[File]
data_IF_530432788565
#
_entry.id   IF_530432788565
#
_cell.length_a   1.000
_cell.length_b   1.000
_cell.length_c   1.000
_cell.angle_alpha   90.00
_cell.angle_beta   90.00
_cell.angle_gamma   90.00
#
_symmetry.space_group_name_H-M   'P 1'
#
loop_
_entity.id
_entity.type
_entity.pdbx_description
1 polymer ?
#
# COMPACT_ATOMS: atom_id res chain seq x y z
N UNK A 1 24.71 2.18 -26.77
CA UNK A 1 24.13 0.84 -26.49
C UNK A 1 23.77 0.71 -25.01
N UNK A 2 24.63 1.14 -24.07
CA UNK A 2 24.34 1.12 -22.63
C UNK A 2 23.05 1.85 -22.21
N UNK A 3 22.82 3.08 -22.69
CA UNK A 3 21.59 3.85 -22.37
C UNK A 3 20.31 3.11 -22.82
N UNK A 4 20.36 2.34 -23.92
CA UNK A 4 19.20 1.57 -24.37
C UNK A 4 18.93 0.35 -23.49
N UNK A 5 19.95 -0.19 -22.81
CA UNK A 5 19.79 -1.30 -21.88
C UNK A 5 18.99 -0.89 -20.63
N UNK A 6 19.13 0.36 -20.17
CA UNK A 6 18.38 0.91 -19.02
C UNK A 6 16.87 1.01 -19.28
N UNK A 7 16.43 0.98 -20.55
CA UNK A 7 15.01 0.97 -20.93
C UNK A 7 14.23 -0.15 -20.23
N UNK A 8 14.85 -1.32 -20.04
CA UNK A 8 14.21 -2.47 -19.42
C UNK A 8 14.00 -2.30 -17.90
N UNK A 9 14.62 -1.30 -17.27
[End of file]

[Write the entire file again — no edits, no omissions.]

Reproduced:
data_IF_530432788565
#
_entry.id   IF_530432788565
#
_cell.length_a   1.000
_cell.length_b   1.000
_cell.length_c   1.000
_cell.angle_alpha   90.00
_cell.angle_beta   90.00
_cell.angle_gamma   90.00
#
_symmetry.space_group_name_H-M   'P 1'
#
loop_
_entity.id
_entity.type
_entity.pdbx_description
1 polymer ?
#
# COMPACT_ATOMS: atom_id res chain seq x y z
N UNK A 1 24.71 2.18 -26.77
CA UNK A 1 24.13 0.84 -26.49
C UNK A 1 23.77 0.71 -25.01
N UNK A 2 24.63 1.14 -24.07
CA UNK A 2 24.34 1.12 -22.63
C UNK A 2 23.05 1.85 -22.21
N UNK A 3 22.82 3.08 -22.69
CA UNK A 3 21.59 3.85 -22.37
C UNK A 3 20.31 3.11 -22.82
N UNK A 4 20.36 2.34 -23.92
CA UNK A 4 19.20 1.57 -24.37
C UNK A 4 18.93 0.35 -23.49
N UNK A 5 19.95 -0.19 -22.81
CA UNK A 5 19.79 -1.30 -21.88
C UNK A 5 18.99 -0.89 -20.63
N UNK A 6 19.13 0.36 -20.17
CA UNK A 6 18.38 0.91 -19.02
C UNK A 6 16.87 1.01 -19.28
N UNK A 7 16.43 0.98 -20.55
CA UNK A 7 15.01 0.97 -20.93
C UNK A 7 14.23 -0.15 -20.23
N UNK A 8 14.85 -1.32 -20.04
CA UNK A 8 14.21 -2.47 -19.42
C UNK A 8 14.00 -2.30 -17.90
N UNK A 9 14.62 -1.30 -17.27